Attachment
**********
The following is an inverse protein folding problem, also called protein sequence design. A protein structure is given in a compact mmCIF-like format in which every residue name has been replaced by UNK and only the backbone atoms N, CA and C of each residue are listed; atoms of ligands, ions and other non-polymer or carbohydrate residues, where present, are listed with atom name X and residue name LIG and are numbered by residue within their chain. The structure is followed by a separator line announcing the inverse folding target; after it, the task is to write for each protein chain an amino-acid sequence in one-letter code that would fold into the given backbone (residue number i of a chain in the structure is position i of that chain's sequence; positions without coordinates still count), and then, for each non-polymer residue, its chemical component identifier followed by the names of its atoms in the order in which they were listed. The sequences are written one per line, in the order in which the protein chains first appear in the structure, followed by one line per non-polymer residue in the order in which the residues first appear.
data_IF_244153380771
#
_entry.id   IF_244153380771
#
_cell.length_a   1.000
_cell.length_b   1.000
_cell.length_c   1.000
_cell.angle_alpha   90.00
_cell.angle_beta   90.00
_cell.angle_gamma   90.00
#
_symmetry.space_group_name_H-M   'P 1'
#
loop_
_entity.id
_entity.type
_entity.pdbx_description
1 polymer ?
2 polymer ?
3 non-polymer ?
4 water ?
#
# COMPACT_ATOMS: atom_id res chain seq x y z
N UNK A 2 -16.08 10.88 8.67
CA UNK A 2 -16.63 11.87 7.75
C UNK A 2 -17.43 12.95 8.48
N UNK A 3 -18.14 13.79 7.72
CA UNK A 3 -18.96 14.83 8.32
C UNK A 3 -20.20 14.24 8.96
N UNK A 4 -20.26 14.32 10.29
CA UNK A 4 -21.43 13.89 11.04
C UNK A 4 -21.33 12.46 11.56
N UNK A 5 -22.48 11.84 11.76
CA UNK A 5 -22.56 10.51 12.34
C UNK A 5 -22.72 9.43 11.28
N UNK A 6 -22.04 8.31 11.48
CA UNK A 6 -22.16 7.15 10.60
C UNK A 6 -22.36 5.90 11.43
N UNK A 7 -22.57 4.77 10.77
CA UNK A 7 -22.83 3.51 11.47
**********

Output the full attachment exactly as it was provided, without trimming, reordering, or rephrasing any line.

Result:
The following is an inverse protein folding problem, also called protein sequence design. A protein structure is given in a compact mmCIF-like format in which every residue name has been replaced by UNK and only the backbone atoms N, CA and C of each residue are listed; atoms of ligands, ions and other non-polymer or carbohydrate residues, where present, are listed with atom name X and residue name LIG and are numbered by residue within their chain. The structure is followed by a separator line announcing the inverse folding target; after it, the task is to write for each protein chain an amino-acid sequence in one-letter code that would fold into the given backbone (residue number i of a chain in the structure is position i of that chain's sequence; positions without coordinates still count), and then, for each non-polymer residue, its chemical component identifier followed by the names of its atoms in the order in which they were listed. The sequences are written one per line, in the order in which the protein chains first appear in the structure, followed by one line per non-polymer residue in the order in which the residues first appear.
data_IF_244153380771
#
_entry.id   IF_244153380771
#
_cell.length_a   1.000
_cell.length_b   1.000
_cell.length_c   1.000
_cell.angle_alpha   90.00
_cell.angle_beta   90.00
_cell.angle_gamma   90.00
#
_symmetry.space_group_name_H-M   'P 1'
#
loop_
_entity.id
_entity.type
_entity.pdbx_description
1 polymer ?
2 polymer ?
3 non-polymer ?
4 water ?
#
# COMPACT_ATOMS: atom_id res chain seq x y z
N UNK A 2 -16.08 10.88 8.67
CA UNK A 2 -16.63 11.87 7.75
C UNK A 2 -17.43 12.95 8.48
N UNK A 3 -18.14 13.79 7.72
CA UNK A 3 -18.96 14.83 8.32
C UNK A 3 -20.20 14.24 8.96
N UNK A 4 -20.26 14.32 10.29
CA UNK A 4 -21.43 13.89 11.04
C UNK A 4 -21.33 12.46 11.56
N UNK A 5 -22.48 11.84 11.76
CA UNK A 5 -22.56 10.51 12.34
C UNK A 5 -22.72 9.43 11.28
N UNK A 6 -22.04 8.31 11.48
CA UNK A 6 -22.16 7.15 10.60
C UNK A 6 -22.36 5.90 11.43
N UNK A 7 -22.57 4.77 10.77
CA UNK A 7 -22.83 3.51 11.47